Across the border

Dispersed and Growing
In the southeast part of Bekes district, on the border of Hungary and Romania, in a beautiful plain, this little town was the centre of Serbs of Pomorišje in the 18th and the 19th century. Until the present day, there are not many left, but they are all united around the Serbian church (built in 1778) and the Serbian school (founded in 1793). We visited them recently, when they celebrated the 20th anniversary of their status of a town. It was an opportunity to remember all centuries that we all carry in ourselves and also an opportunity that someone from Serbia pays attention to those people

By: Miodrag Radomirović

Serbs are people of rough, tragic and very rich history, marked with many migrations and moving. Hiding from the devastations of the powerful Turkish army, they settled and defended the southeastern borders of Austria, Hungary, Latin Empire... There were also those who were vassals and new Mohammedans leading janissaries and delije in breakthroughs in the west, so often brothers shed blood, fighting with each other in first rows of defenders and attackers.
They were given estates for their victories and migrations for their defeats.
They were sacrificing since the battle of Kosovo and the holy King Lazar – the earthly kingdom is small and the heavenly one is forever – the Serbs have always defended Christian values of Europe. During their entire history, the masters of Europe, while satisfying their hunger for materialism and their vanity, have watched as a heavenly nation is bleeding and how the strongest rampart of Christian Europe is being torn down by destroying their Serbian country.
While leaving the occupied country, the Serbs have got really high positions abroad, they became commanders, merchants, teachers, artists, writers, noble citizens of Buda, Pest, Saint Andrea, Vienna, Trieste, Timisoara, St. Petersburg, but always keeping the national consciousness and the religious emotion of its own people.
The first migrations in the southern area of Hungary were in the first half of the 15th century, during the reign of Despot Đurađ Branković. Besides the fact that his daughter Mara (Amerissa, as the Greek called her) to Sultan Murat II, Đurađ Branković was forced to leave Smederevo in 1439 in front of the Turks, and hide with the Hungarian King Albrecht II. Together with the Hungarian ruler, he tried to liberate Smederevo but he had no success. After that, many of his citizens have settled in Arpad region of Hungary, and they got all privileges for the defence of monarchy, just like other border guards.
Before the Great Migration with Patriarch Arsenije III Čarnojević in 1690, there were several migrations, several great wars, the fall of Buda, the siege of Vienna...
Armies, borders masters, countries, governments changed, and the Serbs were building settlements, churches, endowments, legacies, giving all of these an eternal cultural, economic and artistic character. There are many endowments from the St. Mount of Athos to Saint Andrea. Today, in Saint Andrea, there are more Serbian churches than Serbian people. A part of the sacral heritage of Serbian rulers in the ex Yugoslav Republic of Macedonia is already taken by the new nation and its country of a controversial name, a controversial church and a controversial language, and a similar scenario is prepared for the sacred objects in Kosovo.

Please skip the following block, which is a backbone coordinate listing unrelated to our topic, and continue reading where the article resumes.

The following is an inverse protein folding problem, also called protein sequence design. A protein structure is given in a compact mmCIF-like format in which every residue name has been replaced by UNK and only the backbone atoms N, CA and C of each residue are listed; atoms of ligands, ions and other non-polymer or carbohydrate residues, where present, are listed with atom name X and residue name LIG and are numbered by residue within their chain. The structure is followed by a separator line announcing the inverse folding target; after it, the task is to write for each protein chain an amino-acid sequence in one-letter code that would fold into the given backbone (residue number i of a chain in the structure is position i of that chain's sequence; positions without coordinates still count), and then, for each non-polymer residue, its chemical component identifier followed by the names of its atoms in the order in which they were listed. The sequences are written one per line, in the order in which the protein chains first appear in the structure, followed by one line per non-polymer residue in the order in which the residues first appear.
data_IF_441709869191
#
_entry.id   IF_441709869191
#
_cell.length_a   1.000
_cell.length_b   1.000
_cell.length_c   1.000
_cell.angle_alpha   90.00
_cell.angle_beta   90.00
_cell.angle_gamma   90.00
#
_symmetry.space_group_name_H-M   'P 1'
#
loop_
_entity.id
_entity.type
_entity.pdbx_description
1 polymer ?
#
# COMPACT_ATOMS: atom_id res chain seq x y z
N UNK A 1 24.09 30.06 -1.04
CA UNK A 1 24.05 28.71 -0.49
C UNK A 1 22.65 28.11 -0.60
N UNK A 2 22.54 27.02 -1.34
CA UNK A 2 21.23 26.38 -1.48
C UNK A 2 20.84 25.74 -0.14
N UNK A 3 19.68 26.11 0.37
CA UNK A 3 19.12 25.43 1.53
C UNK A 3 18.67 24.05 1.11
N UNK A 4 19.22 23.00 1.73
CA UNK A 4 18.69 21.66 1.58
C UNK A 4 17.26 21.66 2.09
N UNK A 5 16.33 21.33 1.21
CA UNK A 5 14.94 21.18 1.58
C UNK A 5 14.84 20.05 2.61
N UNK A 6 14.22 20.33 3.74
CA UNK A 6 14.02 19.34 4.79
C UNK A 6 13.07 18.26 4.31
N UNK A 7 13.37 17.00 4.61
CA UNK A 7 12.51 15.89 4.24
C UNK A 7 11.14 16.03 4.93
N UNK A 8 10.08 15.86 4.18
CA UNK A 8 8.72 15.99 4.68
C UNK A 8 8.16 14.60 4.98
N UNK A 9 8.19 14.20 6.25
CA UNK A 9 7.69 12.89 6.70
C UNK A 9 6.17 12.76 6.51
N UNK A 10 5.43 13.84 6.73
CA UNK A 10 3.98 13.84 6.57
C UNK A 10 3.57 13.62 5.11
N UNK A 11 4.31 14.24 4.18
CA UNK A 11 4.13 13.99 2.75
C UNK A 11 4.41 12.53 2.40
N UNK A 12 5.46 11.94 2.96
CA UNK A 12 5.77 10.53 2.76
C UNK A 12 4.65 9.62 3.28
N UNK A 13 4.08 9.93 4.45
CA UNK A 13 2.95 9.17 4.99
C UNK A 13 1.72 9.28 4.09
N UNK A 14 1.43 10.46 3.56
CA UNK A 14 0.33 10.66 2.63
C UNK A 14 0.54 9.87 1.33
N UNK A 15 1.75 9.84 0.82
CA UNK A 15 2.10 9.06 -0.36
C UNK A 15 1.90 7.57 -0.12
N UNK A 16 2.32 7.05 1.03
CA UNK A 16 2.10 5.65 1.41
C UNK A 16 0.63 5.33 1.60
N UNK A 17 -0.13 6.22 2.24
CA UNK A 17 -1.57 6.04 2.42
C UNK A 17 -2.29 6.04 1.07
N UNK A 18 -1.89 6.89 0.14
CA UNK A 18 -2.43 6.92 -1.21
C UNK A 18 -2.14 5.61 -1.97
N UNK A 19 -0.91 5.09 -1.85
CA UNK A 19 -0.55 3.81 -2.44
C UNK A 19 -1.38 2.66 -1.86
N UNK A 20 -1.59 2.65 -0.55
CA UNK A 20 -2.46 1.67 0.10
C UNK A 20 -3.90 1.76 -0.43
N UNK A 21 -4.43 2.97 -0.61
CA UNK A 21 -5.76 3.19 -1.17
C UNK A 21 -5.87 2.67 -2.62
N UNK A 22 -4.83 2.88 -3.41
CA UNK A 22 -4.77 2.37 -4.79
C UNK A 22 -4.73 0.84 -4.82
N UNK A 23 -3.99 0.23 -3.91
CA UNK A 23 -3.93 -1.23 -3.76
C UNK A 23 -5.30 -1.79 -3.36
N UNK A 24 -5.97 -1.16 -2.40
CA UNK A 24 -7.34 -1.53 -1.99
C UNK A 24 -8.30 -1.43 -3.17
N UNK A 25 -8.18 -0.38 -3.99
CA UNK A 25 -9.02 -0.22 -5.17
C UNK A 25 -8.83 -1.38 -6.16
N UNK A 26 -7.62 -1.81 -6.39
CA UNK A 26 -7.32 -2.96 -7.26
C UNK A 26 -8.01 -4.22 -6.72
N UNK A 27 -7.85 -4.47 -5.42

One of the place where the Serbs have preserved their faith, language, national consciousness and culture, is Batanja, a town which is settled on about 90 kilometres from Szeged, on southeast of the Bekes District, in the former area of Arad, where settled the first groups of Serbs, hiding from the Turks.


The present town consisted of five settlements in the 15th century, which belonged to the famous landowner and commander Janos Hunyadi, well known as Sibinjanin Janko in Serbian epic poetry. The Jakšić family later took Hunyadi’s estate from Našlak. Until the Battle of Mohač in 1526, only Hungarians lived in the area of the present town. In the official presentation of the town, it is said that the town was destroyed and robbed by the Turks, and that its national structure started changing in the second half of their reign in the 17th century.
Ali Alaybey, the Pasha of Čanad, started bringing Serbs from Banat since 1640. Chronicles note that new-coming Serbs in the vicinities found their brothers who were settled during the reign of Branković (a big group of Serbs arrived in 1459, led by Stefan Branković during the reign of Albrecht II.) Besides the fact that the Turks settled other national groups from their empire, Serbs were the most numerous minority in the area in the 17th century. In the register from 1647, Batanja was mentioned as a pure Serbian settlement. Arsenije Čarnojević brought along 37 thousand families after the revolt, on most of those families settled in this part of Hungary. A military area was organized by Tisa and Moriš rivers.
With the peace of Karlovci from 1699, the entire territory of Hungary was liberated from the Turkish reign. According to a register from 1720, Batanja included 24 Serbian families; practically, the residents were all Serbs). For only four years, two times, the residents were decimated. First, in 1735, the uprising of Pera Segedinac was crushed, and four years later, the plague took away hundreds of lives.